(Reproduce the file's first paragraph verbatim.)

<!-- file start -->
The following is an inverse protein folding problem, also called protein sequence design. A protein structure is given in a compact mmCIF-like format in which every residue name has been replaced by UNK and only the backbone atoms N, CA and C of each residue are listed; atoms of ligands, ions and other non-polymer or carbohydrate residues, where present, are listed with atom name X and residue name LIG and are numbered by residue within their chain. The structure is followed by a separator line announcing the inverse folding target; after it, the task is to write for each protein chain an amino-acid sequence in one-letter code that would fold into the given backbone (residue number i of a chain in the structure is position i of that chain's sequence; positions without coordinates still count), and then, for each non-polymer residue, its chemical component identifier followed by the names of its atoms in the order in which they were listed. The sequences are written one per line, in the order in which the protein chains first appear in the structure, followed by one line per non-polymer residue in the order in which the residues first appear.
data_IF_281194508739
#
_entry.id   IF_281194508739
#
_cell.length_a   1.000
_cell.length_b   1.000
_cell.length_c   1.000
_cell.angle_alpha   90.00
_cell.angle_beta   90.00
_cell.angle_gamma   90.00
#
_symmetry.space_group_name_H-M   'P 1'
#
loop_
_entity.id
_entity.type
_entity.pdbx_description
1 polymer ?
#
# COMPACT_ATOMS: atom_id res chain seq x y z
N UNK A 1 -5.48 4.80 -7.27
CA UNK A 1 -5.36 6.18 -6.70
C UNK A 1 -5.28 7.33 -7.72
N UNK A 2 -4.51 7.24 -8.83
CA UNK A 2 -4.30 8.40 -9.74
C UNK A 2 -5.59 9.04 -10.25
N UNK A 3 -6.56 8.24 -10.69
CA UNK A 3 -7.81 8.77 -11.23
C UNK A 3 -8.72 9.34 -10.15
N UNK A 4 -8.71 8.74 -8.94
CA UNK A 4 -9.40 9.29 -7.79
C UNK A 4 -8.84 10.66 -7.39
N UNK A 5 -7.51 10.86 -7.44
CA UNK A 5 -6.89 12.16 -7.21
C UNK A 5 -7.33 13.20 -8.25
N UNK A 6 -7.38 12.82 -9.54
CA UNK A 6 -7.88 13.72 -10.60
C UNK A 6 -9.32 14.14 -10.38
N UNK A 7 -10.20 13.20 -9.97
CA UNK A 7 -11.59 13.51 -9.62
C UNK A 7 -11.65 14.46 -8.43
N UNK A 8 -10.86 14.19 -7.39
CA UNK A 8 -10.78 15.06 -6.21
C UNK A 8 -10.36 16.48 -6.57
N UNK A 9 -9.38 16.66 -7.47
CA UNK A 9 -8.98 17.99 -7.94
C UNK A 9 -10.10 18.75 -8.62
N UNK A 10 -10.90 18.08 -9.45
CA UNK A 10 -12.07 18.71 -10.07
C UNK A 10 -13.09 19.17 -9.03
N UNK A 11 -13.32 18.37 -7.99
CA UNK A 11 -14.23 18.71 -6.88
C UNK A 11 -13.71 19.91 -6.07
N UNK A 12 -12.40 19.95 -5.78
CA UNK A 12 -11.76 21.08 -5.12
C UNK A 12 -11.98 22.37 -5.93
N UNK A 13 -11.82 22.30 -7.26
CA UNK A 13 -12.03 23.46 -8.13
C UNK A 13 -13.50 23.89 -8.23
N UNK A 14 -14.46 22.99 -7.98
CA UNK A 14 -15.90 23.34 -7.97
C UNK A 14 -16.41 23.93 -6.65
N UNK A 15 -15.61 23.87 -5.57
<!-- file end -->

The following is an inverse protein folding problem, also called protein sequence design. A protein structure is given in a compact mmCIF-like format in which every residue name has been replaced by UNK and only the backbone atoms N, CA and C of each residue are listed; atoms of ligands, ions and other non-polymer or carbohydrate residues, where present, are listed with atom name X and residue name LIG and are numbered by residue within their chain. The structure is followed by a separator line announcing the inverse folding target; after it, the task is to write for each protein chain an amino-acid sequence in one-letter code that would fold into the given backbone (residue number i of a chain in the structure is position i of that chain's sequence; positions without coordinates still count), and then, for each non-polymer residue, its chemical component identifier followed by the names of its atoms in the order in which they were listed. The sequences are written one per line, in the order in which the protein chains first appear in the structure, followed by one line per non-polymer residue in the order in which the residues first appear.